Kennedy, Cuba, and the Press

By Graham, James T. | Journalism History, Summer 1998 | Go to article overview

Kennedy, Cuba, and the Press


Graham, James T., Journalism History


John F. Kennedy has been labeled the standard bearer for presidential television, but this depiction belies a transition era for American journalism where the print press still reigned supreme.1 In the nation's political development television was still an infant medium and considered a novelty throughout the Kennedy presidency. Despite a strong television performance against Richard Nixon in the 1960 presidential debates, Kennedy feared overexposure and told aides to reserve "that gadget" for special occasions to stage performances that struck a high note with the American public.2 On election night, he confided to Benjamin Bradlee, a friend and reporter for Newsweek, that "a few close friends" in Chicago, not television, might have provided the real edge.3 Kennedy introduced the innovation of live television to presidential press conferences, but only after being pushed by advisers.4 After studying President Franklin D. Roosevelt and learning that FDR averaged two radio addresses a year and focused primarily upon influencing newspapers to shape public opinion, Kennedy worried about overexposure and decided to use television sparingly and targeted print journalists.5

A brief experience as a reporter covering the opening of the United Nations and the Potsdam Conference in 1945 filled President Kennedy with confident pride that he understood how the press worked in politics and what journalists looked for and needed when covering a story.6 Driven by the belief that newspapers and magazines were the most influential channels to shape public opinion, Kennedy personally monitored print coverage of the New Frontier every morning.7 For the routine, day-to-day business of framing his agenda in the press, Kennedy focused upon personally influencing print journalists. He was the last president to enjoy the luxury of picking and choosing between print and television. For most of his time in office, network newscasts ran for only fifteen minutes; they expanded to thirty minutes in September 1963, shortly before his death. After the assassination, television came of age with unprecedented marathon coverage of Kennedy's funeral. The question of how to handle foreign policy events under the glaring eye of expanded television news coverage was left for Lyndon B. Johnson and Richard M. Nixon. Television news offered Americans only fleeting glimpses of the New Frontier's foreign policy, even as Kennedy presided over a series of dramatic crises with the Soviet Union.8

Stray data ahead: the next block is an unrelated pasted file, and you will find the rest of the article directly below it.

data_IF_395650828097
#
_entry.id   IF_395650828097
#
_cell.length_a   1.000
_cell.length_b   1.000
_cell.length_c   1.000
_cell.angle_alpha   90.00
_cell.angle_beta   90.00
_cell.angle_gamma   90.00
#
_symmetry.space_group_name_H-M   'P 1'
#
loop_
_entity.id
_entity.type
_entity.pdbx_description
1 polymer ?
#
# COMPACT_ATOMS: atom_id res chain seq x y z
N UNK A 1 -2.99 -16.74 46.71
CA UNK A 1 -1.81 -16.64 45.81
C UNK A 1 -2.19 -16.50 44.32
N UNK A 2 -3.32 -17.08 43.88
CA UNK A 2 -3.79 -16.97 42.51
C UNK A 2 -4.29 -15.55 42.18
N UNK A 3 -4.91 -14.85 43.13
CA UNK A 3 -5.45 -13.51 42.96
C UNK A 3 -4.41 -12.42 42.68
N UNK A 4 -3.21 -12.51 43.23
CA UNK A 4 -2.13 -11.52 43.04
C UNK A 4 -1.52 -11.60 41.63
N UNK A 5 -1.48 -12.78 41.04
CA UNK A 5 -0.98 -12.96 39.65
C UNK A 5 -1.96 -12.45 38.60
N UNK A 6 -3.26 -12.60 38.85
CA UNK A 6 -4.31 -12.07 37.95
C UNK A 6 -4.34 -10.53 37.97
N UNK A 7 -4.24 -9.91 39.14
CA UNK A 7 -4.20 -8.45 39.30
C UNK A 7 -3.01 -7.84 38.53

Empowered by the limitations of television news technology, the White House looked to the print press to shape American perceptions of Kennedy's handling of foreign policy. Television journalists lacked minicameras and satellites necessary for spontaneous coverage that would challenge the official version of foreign policy events. Televising foreign policy events required cooperation from participants, along with elaborate arrangements to replicate studio conditions in distant lands. Before an event could be aired, film needed to be developed and flown back to the United States. In addition, the Cold War made countries such as China and Cuba off limits to television cameras.9

Kennedy also benefited from the Cold War because journalists wanted to help the White House win the war against Communism. During the early 1960s journalists, like most Americans, still trusted government. For American journalism, the pre-Vietnam/Watergate period was an innocent era marked by the absence of contemporary Washington's cynicism and combative "feeding frenzy." Stories about Kennedy's personal life were considered off limits by most reporters, although many later recounted in memoirs that they were aware of womanizing and questions about his health. Kennedy's peccadilloes and health problems were over-looked as they had been during the Great Depression and World War II for Roosevelt.11

Over the course of his political career Kennedy, much like Roosevelt, developed a small network of relationships with journalists which he relied upon after he became president. …

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